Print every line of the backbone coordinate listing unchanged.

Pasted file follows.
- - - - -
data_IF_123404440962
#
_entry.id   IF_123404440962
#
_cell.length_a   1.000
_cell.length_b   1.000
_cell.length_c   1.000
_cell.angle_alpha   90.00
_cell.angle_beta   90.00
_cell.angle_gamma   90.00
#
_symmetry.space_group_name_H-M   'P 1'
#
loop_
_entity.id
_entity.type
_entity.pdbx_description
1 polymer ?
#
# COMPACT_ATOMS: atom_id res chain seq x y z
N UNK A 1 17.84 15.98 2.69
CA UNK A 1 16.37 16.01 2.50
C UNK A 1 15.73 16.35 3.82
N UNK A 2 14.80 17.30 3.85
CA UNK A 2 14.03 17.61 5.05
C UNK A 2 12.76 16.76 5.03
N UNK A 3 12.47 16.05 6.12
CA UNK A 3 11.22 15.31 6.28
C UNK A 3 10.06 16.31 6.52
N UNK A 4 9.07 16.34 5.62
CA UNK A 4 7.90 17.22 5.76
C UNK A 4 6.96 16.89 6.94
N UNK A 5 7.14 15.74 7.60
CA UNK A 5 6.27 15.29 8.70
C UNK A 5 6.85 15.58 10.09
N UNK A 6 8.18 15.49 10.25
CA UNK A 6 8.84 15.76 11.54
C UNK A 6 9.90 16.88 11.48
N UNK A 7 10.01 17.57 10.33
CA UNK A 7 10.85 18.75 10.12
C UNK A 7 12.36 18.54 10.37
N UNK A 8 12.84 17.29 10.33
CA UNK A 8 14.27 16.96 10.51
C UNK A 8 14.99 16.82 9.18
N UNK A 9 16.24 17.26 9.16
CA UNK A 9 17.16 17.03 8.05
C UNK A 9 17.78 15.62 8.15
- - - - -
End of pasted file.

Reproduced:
data_IF_123404440962
#
_entry.id   IF_123404440962
#
_cell.length_a   1.000
_cell.length_b   1.000
_cell.length_c   1.000
_cell.angle_alpha   90.00
_cell.angle_beta   90.00
_cell.angle_gamma   90.00
#
_symmetry.space_group_name_H-M   'P 1'
#
loop_
_entity.id
_entity.type
_entity.pdbx_description
1 polymer ?
#
# COMPACT_ATOMS: atom_id res chain seq x y z
N UNK A 1 17.84 15.98 2.69
CA UNK A 1 16.37 16.01 2.50
C UNK A 1 15.73 16.35 3.82
N UNK A 2 14.80 17.30 3.85
CA UNK A 2 14.03 17.61 5.05
C UNK A 2 12.76 16.76 5.03
N UNK A 3 12.47 16.05 6.12
CA UNK A 3 11.22 15.31 6.28
C UNK A 3 10.06 16.31 6.52
N UNK A 4 9.07 16.34 5.62
CA UNK A 4 7.90 17.22 5.76
C UNK A 4 6.96 16.89 6.94
N UNK A 5 7.14 15.74 7.60
CA UNK A 5 6.27 15.29 8.70
C UNK A 5 6.85 15.58 10.09
N UNK A 6 8.18 15.49 10.25
CA UNK A 6 8.84 15.76 11.54
C UNK A 6 9.90 16.88 11.48
N UNK A 7 10.01 17.57 10.33
CA UNK A 7 10.85 18.75 10.12
C UNK A 7 12.36 18.54 10.37
N UNK A 8 12.84 17.29 10.33
CA UNK A 8 14.27 16.96 10.51
C UNK A 8 14.99 16.82 9.18
N UNK A 9 16.24 17.26 9.16
CA UNK A 9 17.16 17.03 8.05
C UNK A 9 17.78 15.62 8.15